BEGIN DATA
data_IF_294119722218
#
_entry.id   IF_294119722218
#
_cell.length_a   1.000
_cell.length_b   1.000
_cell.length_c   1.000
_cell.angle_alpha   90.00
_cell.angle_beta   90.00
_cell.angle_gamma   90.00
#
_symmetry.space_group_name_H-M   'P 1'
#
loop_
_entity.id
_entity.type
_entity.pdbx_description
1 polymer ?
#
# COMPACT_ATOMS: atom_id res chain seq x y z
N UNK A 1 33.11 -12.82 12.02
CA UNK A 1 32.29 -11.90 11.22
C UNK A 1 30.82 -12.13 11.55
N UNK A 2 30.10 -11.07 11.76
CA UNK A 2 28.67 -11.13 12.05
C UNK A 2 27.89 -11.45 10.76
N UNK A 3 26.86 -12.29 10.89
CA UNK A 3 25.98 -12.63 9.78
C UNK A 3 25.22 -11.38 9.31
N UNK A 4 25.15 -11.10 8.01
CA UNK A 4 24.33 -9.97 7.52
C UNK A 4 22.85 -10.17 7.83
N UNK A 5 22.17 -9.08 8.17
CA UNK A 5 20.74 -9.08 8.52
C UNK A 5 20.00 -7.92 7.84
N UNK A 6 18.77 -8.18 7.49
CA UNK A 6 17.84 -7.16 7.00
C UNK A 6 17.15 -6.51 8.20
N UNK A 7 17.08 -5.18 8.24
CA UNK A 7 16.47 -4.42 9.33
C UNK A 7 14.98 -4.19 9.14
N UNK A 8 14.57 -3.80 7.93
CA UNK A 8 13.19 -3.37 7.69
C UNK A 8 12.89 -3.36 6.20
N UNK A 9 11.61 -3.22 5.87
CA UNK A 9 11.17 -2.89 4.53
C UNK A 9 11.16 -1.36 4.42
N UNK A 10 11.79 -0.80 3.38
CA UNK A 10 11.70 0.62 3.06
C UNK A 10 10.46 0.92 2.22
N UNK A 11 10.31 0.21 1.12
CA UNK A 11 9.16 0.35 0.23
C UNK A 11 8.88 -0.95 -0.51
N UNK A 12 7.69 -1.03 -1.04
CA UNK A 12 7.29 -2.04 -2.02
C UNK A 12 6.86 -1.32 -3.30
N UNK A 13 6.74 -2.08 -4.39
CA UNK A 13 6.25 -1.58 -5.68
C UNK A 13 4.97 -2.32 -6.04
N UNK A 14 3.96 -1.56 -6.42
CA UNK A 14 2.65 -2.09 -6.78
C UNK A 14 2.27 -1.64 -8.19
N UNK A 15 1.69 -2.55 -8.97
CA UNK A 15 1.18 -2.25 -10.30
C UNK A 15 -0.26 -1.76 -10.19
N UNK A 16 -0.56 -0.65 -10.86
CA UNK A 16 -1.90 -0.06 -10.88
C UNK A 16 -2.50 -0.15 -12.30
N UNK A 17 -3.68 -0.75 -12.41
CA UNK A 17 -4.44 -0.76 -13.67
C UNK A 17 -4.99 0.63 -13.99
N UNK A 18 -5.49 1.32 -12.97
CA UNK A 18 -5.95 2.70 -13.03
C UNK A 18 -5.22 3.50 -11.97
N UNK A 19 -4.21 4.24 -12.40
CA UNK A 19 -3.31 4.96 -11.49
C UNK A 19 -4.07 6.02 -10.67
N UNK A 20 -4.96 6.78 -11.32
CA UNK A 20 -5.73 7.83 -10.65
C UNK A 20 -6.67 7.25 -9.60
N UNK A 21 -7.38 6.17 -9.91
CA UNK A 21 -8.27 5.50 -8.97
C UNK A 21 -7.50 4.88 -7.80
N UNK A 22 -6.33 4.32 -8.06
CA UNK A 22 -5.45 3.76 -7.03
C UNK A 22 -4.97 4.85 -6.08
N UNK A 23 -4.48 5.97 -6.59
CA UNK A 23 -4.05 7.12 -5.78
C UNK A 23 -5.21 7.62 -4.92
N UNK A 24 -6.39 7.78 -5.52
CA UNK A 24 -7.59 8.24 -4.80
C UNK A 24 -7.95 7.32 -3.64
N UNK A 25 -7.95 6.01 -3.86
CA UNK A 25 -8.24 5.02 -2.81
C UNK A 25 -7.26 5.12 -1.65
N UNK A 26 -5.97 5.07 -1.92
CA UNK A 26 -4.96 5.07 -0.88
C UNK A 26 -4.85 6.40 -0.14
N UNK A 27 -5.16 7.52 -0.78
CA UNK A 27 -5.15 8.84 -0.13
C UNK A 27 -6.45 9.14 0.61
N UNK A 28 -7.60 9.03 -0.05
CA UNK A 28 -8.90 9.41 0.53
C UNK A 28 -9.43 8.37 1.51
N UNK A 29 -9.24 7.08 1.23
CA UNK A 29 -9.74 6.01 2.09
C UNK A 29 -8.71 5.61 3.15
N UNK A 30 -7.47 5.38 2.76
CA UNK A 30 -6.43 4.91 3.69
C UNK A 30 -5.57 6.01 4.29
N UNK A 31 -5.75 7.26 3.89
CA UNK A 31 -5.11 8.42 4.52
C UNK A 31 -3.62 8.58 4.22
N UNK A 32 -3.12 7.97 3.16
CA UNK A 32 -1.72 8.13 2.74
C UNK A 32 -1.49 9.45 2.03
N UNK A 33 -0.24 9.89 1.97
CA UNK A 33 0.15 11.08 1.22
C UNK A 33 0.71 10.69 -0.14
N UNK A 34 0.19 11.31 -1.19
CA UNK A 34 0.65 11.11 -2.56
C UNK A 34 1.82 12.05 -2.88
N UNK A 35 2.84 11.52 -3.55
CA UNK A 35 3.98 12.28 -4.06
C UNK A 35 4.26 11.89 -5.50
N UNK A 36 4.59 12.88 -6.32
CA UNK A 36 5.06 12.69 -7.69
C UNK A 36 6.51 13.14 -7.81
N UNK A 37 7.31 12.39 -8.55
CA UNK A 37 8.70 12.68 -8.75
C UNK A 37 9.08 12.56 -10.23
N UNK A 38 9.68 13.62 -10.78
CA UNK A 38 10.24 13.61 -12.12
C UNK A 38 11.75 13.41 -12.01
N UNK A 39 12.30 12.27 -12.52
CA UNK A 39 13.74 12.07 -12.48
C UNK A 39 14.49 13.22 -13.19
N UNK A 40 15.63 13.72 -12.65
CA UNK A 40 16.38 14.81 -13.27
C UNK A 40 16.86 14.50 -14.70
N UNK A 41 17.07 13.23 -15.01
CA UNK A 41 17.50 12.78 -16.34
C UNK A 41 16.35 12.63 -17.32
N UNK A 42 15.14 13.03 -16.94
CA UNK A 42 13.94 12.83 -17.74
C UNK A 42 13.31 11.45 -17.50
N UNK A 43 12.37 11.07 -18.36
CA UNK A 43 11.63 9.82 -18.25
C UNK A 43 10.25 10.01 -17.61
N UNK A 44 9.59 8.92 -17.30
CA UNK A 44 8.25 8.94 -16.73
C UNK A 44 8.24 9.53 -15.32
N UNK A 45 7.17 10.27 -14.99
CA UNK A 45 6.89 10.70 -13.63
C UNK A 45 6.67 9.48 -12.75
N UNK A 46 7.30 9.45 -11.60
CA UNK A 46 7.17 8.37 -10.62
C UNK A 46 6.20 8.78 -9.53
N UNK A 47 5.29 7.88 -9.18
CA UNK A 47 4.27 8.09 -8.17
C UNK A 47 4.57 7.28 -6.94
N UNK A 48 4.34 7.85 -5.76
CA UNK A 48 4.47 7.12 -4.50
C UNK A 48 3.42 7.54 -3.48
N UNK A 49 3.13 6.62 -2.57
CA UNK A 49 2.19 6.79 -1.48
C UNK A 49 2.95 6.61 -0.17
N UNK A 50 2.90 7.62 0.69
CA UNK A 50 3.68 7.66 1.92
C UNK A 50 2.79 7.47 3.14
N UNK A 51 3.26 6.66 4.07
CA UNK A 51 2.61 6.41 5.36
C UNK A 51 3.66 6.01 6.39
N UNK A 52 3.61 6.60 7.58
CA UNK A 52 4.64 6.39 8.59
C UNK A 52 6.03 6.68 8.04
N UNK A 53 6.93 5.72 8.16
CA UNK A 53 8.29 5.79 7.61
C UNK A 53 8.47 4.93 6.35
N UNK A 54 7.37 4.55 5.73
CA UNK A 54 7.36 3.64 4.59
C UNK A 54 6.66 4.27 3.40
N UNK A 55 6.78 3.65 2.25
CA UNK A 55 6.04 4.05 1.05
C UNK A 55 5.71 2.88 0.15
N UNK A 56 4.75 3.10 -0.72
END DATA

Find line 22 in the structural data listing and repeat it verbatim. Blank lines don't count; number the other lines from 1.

CA UNK A 1 32.29 -11.90 11.22